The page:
Tag Archives: Featured

The Observation Deck: Aggretsuko Season 3

Welcome, weebs, to Animated Observations

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This is probably the closest I’m going to get to having a timely holiday-themed-ish post, so that is an accomplishment, I guess.

Unfortunately, or maybe, fortunately, I did not actually watch the third season of Aggretsuko when it came out in August of last year. Why? idk, I was probably busy with not watching anime or wanting to watch anime but not actually having the mental focus to start one. Either way, it gave me the opportunity to sit down with it this year, and man was it a treat.

For those uninitiated with the series, Aggretsuko tells the story of a set of Sanrio-designed characters who work mediocre office jobs. The main character, retsuko, is a red panda who does accounting and is constantly harassed by her boss, and is slowly losing her sanity. Luckily, she has Fenneko the fox and Haida the hyena to help keep her sane. When the show last left off at season 2, Retsuko had just gone through a pretty big relationship, but ultimately ended it because Tadano said he was not willing to get married.

Sanrio’s Character Designs

I somehow failed to discuss this in my last review of the series, maybe because it felt a little bit obvious, but the character designs of Sanrio contribute so much to this series. I am willing to bet that most people’s only familiarity with the mascot company is Hello Kitty, a character that, at least in the U.S., has only ever been marketed towards young girls.

Thus, it becomes that much more impactful to see similar-looking characters in a modern Japanese work environment, where the colorfulness clashes with just how dull the office feels. It creates a level of confusion and absurdity that you just cannot help but laugh at.

Retsuko is an…Idol?

Initially, the whole idol storyline felt way out of place for a series in which the primary focus is Retsuko going insane every other day. However, as the events unfolded and the season began making its point, it really came together. After two seasons of torturing her character for comedic effect, it did feel nice to see her girl boss her way to the front of an Idol group, taking them from unknown to one of the biggest stars in the country.

On top of that, watching Haida wrestle with his feelings for Retsuko and Inui was entertaining, to say the least, and not for the reason you might think. As compelling as his arc was during this last season, it became pretty obvious that he was only ever going to want to be with Retsuko, which after a certain point, just added the comedy of it all.

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Gori and Washimi are Fighting…

If I was forced to pick my favorite side characters, it would probably be Director Gori and Ms. Washimi. The way they started as these two ominous figures at Retsuko’s company but then end becoming two of her best friends is genuinely charming. Their dynamic together helped to drive a lot of important story and comedy moments, such as when they all took a trip to the bathhouse.

Sad to say, though, that this dynamic is unfortunately absent from a lot of season three. Gori and Washimi are mad at each other for… some reason, Gori is pursuing her goal of creating a dating app and Washimi is…doing something? It is not made particularly clear, which kind of adds the overall disappointment. Still, given the storyline being told, the lack of this dynamic is more a personal dissatisfaction than a failing of the show itself.

Haida’s Love for Retsuko, and Also His Stupidity

The ending for the season honestly just felt appropriate. Well, maybe that is a bad way of phrasing it, cause describing Retsuko getting knife attacked by her crazy stalker as “appropriate” feels wrong. Still, it is a pretty dramatic ending with Haida coming to rescue and Retsuko barely avoiding a terrible injury, at best.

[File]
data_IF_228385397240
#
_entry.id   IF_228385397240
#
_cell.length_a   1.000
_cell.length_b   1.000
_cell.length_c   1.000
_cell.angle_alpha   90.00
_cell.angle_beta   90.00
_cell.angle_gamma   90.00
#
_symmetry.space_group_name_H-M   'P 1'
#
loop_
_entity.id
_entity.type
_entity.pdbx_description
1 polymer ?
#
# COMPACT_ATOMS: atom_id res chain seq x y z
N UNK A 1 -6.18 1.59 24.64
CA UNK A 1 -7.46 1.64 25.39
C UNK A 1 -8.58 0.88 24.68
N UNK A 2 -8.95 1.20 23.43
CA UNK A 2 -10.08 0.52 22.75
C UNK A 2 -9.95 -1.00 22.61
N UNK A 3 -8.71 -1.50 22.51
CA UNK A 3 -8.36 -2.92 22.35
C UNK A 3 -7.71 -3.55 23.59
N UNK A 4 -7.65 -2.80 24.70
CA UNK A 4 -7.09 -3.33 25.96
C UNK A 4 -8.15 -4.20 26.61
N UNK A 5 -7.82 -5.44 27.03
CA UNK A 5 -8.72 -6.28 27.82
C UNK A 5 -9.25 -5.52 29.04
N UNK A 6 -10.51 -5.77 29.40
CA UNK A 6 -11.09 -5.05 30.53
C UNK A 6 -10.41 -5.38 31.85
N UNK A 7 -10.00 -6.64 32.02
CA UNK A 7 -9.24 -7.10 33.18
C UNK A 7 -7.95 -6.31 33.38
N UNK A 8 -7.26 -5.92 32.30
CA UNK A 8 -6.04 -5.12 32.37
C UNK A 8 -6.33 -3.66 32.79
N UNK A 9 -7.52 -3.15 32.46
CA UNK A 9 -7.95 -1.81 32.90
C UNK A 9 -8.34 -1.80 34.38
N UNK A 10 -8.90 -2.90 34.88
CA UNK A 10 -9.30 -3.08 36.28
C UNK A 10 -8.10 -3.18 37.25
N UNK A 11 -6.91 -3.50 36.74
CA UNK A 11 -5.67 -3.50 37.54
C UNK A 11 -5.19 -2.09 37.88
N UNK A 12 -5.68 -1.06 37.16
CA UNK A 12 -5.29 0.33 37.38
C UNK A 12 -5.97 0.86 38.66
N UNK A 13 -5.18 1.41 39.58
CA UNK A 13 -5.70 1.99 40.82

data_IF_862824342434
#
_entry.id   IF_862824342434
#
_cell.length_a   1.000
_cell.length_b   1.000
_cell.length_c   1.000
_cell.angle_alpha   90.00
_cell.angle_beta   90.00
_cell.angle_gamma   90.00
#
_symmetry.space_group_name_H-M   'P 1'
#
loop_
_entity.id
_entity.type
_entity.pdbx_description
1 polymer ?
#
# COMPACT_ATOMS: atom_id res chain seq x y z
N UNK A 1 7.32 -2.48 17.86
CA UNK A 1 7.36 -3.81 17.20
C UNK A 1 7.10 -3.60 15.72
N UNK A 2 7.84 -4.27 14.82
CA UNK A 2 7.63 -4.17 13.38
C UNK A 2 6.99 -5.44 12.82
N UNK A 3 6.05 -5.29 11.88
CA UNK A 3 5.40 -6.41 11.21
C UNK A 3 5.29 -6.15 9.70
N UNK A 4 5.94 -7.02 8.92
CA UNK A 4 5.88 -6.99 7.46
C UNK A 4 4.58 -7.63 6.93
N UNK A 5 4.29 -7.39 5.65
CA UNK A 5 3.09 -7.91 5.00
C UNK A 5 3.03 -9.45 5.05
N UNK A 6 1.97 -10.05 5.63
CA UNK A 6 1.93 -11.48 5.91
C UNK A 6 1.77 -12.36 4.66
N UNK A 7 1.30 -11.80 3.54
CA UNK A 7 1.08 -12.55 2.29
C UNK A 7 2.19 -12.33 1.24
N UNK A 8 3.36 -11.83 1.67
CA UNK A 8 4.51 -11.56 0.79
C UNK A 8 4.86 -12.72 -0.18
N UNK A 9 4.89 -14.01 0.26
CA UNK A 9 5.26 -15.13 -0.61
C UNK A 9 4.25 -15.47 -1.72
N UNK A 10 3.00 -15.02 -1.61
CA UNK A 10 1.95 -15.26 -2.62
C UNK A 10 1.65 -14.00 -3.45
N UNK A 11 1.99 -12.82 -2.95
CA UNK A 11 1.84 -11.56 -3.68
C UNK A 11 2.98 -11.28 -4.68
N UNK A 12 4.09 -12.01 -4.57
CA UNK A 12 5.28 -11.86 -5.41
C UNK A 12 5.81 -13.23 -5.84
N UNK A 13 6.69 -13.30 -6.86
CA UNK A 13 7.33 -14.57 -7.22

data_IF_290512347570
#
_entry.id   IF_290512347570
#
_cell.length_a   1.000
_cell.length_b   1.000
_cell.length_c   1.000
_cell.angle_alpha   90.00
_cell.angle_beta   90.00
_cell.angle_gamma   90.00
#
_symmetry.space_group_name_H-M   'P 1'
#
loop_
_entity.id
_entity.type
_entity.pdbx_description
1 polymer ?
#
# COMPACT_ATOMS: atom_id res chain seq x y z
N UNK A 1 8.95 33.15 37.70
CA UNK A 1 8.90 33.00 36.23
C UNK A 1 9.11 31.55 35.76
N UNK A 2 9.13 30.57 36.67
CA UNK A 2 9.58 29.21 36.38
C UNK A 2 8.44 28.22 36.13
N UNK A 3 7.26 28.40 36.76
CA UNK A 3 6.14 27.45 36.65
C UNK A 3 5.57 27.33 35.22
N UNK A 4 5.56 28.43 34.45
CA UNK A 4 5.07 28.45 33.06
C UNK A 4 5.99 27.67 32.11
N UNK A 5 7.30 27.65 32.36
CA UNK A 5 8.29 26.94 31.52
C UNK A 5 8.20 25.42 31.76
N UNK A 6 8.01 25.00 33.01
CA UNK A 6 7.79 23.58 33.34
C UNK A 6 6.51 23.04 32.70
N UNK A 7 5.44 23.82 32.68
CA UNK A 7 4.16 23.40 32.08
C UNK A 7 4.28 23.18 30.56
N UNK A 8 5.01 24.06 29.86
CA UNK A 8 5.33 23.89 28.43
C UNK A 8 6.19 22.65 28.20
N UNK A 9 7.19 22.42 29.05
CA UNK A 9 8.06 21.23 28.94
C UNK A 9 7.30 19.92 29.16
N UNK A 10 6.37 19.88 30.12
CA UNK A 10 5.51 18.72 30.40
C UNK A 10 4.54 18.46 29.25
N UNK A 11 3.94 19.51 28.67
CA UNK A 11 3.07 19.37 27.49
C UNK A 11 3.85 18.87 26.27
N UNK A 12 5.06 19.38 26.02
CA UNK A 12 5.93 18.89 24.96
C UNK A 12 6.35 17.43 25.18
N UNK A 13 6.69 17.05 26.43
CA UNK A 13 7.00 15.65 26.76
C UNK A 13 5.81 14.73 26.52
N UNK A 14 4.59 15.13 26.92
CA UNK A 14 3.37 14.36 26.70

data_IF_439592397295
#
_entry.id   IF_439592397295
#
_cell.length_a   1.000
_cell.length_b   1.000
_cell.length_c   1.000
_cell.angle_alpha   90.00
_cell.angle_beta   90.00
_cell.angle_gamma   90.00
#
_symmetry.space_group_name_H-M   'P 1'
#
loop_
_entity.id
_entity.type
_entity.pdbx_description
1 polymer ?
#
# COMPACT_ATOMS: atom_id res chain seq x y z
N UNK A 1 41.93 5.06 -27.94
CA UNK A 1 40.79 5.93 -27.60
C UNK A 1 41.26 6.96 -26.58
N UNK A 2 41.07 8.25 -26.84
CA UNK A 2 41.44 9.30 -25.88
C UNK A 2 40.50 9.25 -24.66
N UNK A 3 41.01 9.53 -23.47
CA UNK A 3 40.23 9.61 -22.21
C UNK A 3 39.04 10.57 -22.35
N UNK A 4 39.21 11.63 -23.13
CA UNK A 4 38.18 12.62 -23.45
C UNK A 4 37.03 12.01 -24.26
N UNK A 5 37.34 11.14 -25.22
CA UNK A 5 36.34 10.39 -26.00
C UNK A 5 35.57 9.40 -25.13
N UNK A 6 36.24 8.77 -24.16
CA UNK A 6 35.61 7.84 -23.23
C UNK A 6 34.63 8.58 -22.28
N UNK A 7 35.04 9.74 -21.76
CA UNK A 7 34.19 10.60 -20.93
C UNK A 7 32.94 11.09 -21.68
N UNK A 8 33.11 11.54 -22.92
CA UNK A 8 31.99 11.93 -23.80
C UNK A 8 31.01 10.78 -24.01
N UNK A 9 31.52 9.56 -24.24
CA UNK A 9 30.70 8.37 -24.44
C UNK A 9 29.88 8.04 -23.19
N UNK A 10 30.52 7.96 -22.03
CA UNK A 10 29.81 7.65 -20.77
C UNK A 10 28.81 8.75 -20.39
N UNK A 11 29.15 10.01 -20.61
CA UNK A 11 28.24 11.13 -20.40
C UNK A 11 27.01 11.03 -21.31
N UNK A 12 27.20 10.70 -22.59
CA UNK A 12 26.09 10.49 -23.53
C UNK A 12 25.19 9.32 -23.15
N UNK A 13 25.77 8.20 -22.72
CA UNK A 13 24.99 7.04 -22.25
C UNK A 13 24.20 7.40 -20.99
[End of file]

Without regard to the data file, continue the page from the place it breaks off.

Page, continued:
Then, for some reason, Haida decides that this is the best time to confess his feelings to her, and everyone else agrees, I guess? Of course, not surprisingly, Retsuko expresses her feelings in the form of a metal song, where he essentially tells Haida to H*ck off. More specifically though, she confronts him with the reality that, regardless of her feelings, she isn’t really in a place where she can trust people, and it is rude of him to push her on it when she does not want to.

Conclusion

Season three of Aggretsuko was a fantastic watch. Maybe not as much of a holiday viewing as I initially implied, but still filled with the drama, romance, and fun one could ask for out of any Christmas special. Although, the series does have an actual Christmas special which is also available on Netflix, so maybe watch that as well.


How did you all feel about Aggretsuko season three? Let me know in the comments.

If you are interested in reading more from me, check under blog to read my most recent stuff, or look below for some related posts. Also, if you would like to support Animated Observations, consider donating on Ko-fi or through paypal, or pledging on Patreon. You can even support by just liking and sharing this post.

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Special thanks to Jenn for the continuous support on Patreon, it is much appreciated.

If you can’t, or just don’t feel like it, no worries. Thank you all for reading, and goodbye, for now, friends!

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A.I.C.O. Incarnation and Violet Evergarden: A Tale of Two Journeys

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While, I was on vacation, I got the opportunity to watch two different series on Netflix: Violet Evergarden and A.I.C.O Incarnation. There were a lot of good parts to both, but I would only consider one of them to be particularly good overall, that being Violet Evergarden. However, the reason why I consider Evergarden to be significantly better than Incarnation is because of the way each show handles the journey of each of its main Heroines.

For those who don’t know, Violet Evergarden tells the story of, well, Violet Evergarden, and her reintegration into society after the end of a civil war between the northern and southern factions of her country. Violet, being an emotionless child soldier, is unsure what to do initially, as she only ever took commands from her Major. She does, however, decide to become a Doll, someone who writes letters for those who can’t so that she can understand what the Major meant when he said “I love you” to Violet.